First energy-efficiency bonds sold to investors

NEW YORK, March 7 (IFR) - The first-ever ABS backed by property-tax assessments funding residential renewable-energy and energy-efficient projects - known as Property Assessed Clean Energy loans - priced yesterday.

The new innovation offered a relatively juicy yield to ABS investors who enjoyed the 4.75% coupon and the 11-year duration.

PACE loans can finance a variety of renewable energy projects and efficiency improvements, such as installing new windows and upgrading heating and air conditioning systems.

In the PACE program, the local county or municipality offers a tax assessment increase in exchange for paying up-front costs to fund these various “green” energy-saving improvements.

In the US$104m deal, titled HERO Funding 2014-1, the average assessment was about US$18,000, according to Kroll, which sole-rated the deal at the AA level. The PACE program is a green alternative to borrowers either paying out of pocket for such improvements or taking on unsecured consumer loans that pay down over time.

The county increases the property-tax assessment by approximately US$2000 per year.

Excess interest, overcollateralization, and a liquidity reserve provided protection on the deal: For instance, the single-tranche transaction paid a coupon of 4.75%, compared with an underlying coupon of 8% on the underlying PACE limited obligation bond.

Additionally, the deal doesn’t advance par - it advances approximately 97 cents on the dollar, according to sources familiar with the transaction.

Overcollateralization will be 3.00% of the initial aggregate PACE bond principal amount, and the liquidity reserve amount will initially be 3.00% of the aggregate PACE bond principal amount, which equals approximately seven months of interest.

The liquidity reserve will gradually build up to 7.00% of the outstanding collateral principal, which equals approximately 17 months of interest, Kroll said. There are also a number of eligibility requirements on top of all this, covering the property owner and property.

There is also a requirement that the lien that gets assessed against the property could not be more than 15% of the property value.


The trade however seemed to exacerbate an ongoing battle that the municipal-loan product has had with the government sponsored enterprises in recent years.

This is because the property tax liens associated with the homes underlying the security, which are meant to fund energy-savings measures, are senior to all other liens - including mortgages on the properties financed by Fannie Mae and Freddie Mac (which currently finance close to 90% of US mortgages).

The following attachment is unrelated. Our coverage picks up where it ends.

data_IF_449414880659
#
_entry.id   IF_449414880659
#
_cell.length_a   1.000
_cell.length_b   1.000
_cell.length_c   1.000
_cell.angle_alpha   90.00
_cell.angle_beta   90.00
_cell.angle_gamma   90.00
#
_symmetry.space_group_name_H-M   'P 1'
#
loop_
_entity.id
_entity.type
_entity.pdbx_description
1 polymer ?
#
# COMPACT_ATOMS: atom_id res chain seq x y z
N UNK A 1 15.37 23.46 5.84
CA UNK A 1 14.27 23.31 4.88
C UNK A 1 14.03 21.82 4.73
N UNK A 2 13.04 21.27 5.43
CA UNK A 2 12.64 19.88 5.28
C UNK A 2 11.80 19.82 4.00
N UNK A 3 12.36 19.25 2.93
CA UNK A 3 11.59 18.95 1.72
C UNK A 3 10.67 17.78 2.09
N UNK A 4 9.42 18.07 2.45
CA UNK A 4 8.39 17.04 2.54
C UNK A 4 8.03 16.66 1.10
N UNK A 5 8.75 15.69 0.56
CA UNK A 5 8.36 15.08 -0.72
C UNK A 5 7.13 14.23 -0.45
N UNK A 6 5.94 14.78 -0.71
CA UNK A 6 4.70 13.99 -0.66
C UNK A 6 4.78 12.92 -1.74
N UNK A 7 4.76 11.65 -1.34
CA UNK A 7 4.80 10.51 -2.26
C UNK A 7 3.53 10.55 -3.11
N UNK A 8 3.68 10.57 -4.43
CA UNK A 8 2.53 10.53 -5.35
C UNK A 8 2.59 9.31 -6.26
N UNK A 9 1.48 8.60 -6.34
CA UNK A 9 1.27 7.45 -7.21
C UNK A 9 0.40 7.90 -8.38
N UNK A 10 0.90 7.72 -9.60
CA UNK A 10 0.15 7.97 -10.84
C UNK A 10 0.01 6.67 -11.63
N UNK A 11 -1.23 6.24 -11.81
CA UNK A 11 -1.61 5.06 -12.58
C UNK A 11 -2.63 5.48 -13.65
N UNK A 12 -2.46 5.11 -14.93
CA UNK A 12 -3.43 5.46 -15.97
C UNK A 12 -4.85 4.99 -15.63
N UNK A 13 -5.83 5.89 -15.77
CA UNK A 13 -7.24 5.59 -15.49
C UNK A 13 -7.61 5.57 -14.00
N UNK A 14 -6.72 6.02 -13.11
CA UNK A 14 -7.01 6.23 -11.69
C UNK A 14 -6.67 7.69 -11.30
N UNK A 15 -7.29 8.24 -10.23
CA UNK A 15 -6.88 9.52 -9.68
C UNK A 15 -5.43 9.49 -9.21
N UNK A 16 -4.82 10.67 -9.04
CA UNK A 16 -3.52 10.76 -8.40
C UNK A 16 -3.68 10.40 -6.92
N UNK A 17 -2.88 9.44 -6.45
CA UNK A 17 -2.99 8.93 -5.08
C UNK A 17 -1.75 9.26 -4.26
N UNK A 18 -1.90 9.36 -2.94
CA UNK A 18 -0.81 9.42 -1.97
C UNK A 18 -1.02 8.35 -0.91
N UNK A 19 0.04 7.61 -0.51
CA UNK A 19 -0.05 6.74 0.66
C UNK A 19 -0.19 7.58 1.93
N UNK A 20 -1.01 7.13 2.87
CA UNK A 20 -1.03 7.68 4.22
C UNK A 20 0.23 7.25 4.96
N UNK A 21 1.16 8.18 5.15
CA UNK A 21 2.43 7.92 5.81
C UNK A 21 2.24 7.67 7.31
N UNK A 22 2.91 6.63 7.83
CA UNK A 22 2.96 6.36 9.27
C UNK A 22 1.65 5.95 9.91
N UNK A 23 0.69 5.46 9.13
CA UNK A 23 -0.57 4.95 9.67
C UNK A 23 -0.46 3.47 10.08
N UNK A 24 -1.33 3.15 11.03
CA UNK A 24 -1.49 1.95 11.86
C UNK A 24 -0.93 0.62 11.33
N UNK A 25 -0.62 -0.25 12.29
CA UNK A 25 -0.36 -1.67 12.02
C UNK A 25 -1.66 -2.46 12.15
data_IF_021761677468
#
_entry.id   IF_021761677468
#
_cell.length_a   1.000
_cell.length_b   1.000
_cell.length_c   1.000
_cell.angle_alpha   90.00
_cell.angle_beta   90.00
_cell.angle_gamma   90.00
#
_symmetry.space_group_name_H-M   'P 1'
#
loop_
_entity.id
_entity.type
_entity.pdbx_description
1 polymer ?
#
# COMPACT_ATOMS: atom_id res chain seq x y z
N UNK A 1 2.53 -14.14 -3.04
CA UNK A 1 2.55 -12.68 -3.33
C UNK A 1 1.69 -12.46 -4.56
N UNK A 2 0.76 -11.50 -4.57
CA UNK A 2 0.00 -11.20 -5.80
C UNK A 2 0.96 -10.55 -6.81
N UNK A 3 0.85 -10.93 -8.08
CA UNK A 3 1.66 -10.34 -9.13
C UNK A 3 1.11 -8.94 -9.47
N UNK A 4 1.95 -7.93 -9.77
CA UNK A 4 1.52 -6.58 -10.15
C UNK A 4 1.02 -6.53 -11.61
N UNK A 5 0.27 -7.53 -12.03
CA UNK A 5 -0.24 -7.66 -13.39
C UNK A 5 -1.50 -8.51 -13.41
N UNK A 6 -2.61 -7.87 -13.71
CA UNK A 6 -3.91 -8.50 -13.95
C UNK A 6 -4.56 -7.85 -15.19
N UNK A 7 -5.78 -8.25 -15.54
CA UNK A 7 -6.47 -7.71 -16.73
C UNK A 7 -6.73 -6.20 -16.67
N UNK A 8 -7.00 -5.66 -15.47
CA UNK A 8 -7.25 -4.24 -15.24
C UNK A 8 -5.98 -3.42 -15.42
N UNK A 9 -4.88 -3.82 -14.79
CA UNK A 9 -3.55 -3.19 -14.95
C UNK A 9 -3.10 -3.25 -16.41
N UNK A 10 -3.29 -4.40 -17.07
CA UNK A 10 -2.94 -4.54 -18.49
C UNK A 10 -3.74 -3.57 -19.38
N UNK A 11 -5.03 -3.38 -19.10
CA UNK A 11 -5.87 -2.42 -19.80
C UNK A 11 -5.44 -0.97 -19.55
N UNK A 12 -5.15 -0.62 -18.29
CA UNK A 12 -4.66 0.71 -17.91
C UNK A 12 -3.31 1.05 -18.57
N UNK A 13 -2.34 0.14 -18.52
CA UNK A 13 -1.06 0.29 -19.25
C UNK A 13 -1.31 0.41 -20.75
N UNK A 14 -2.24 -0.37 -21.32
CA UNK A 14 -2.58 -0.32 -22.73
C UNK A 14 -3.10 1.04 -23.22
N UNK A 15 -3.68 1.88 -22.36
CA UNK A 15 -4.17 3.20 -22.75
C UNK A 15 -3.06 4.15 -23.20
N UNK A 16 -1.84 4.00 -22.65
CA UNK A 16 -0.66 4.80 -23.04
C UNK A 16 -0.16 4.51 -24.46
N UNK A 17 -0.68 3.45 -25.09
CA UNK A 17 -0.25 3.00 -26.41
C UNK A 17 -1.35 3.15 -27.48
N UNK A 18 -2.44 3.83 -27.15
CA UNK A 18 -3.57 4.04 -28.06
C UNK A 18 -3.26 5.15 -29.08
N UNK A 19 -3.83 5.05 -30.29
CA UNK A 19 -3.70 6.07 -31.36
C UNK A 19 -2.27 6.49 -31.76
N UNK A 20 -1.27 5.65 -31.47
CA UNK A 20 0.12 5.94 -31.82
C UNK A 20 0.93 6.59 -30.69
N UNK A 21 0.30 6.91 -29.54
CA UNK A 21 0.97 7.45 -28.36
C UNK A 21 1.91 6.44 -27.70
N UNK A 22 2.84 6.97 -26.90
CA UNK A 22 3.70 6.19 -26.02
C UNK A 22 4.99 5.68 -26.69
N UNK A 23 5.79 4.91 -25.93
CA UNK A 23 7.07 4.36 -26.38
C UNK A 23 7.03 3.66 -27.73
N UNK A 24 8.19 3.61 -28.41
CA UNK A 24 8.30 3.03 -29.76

In other words, payment priority is an issue: if a foreclosed property is liquidated, the PACE loans get paid back before the GSEs do.

The GSEs have not been happy about this, and in 2010 their regulator, the Federal Housing Finance Agency, ordered Fannie and Freddie to avoid financing mortgages on homes with PACE liens already on them.

In March 2013 the GSEs even defeated an effort in court by various California counties - and the Sierra Club - to force the FHFA to adopt new rules that would prevent Fannie and Freddie from avoiding homes that have PACE assessments on them. The FHFA succeeded, and Fannie confirmed and stood by its policy in a note to clients last November.

That factor gave some investors pause in this week’s ABS, although sources said the GSEs only financed less than 40% of the mortgages linked to the residential properties with PACE loans in the deal’s underlying portfolio.

There is also a specific “final, non-appealable judicial order” that affirmed in Riverside County the seniority of the PACE lien versus any other liens, according to a presale report from Kroll Ratings. Kroll noted that there was a risk the validity of a PACE lien against a mortgagee’s security interest could be challenged in the federal court.

The investor orders for the small transaction were described as “big and chunky”, as it was not a particularly broadly distributed transaction.

“It was a complicated story, and was more or less privately placed,” said one ABS market participant.

About 90 individual so-called PACE limited obligation bonds secured the transaction, which was lead-managed and structured by Deutsche Bank.

These bonds have coupons that will be paid by money collected by the California county of Riverside in the form of nearly 6,000 tax assessments levied against a similar number of residential properties in the area.

A government entity, the Western Riverside Council of Governments, worked with two different third parties to get the deal done: Renovate America, a municipal consulting firm, and 400 Capital, the portfolio administrator.

Renovate America dealt with the administration of all the tax assessments.


The new trade signals the further expansion of products in the US ABS market after last November’s first-ever USD54.425m solar ABS from SolarCity.

That deal was backed by a portfolio of SolarCity’s photovoltaic (PV) solar systems as well as related contractual host customer payments and performance-based incentive payments.

Securitization specialists said PACE loans were much better from a credit quality perspective compared to solar ABS; the senior liens on the underlying properties in the PACE deals are superior to payment priorities structured into the solar ABS template.

“Interest in this deal shows that investors are looking for a different thing,” the banker said. “And the 4.75% coupon gets peoples’ attention - especially when spreads on asset classes such as timeshare and container leases are getting tighter and tighter.”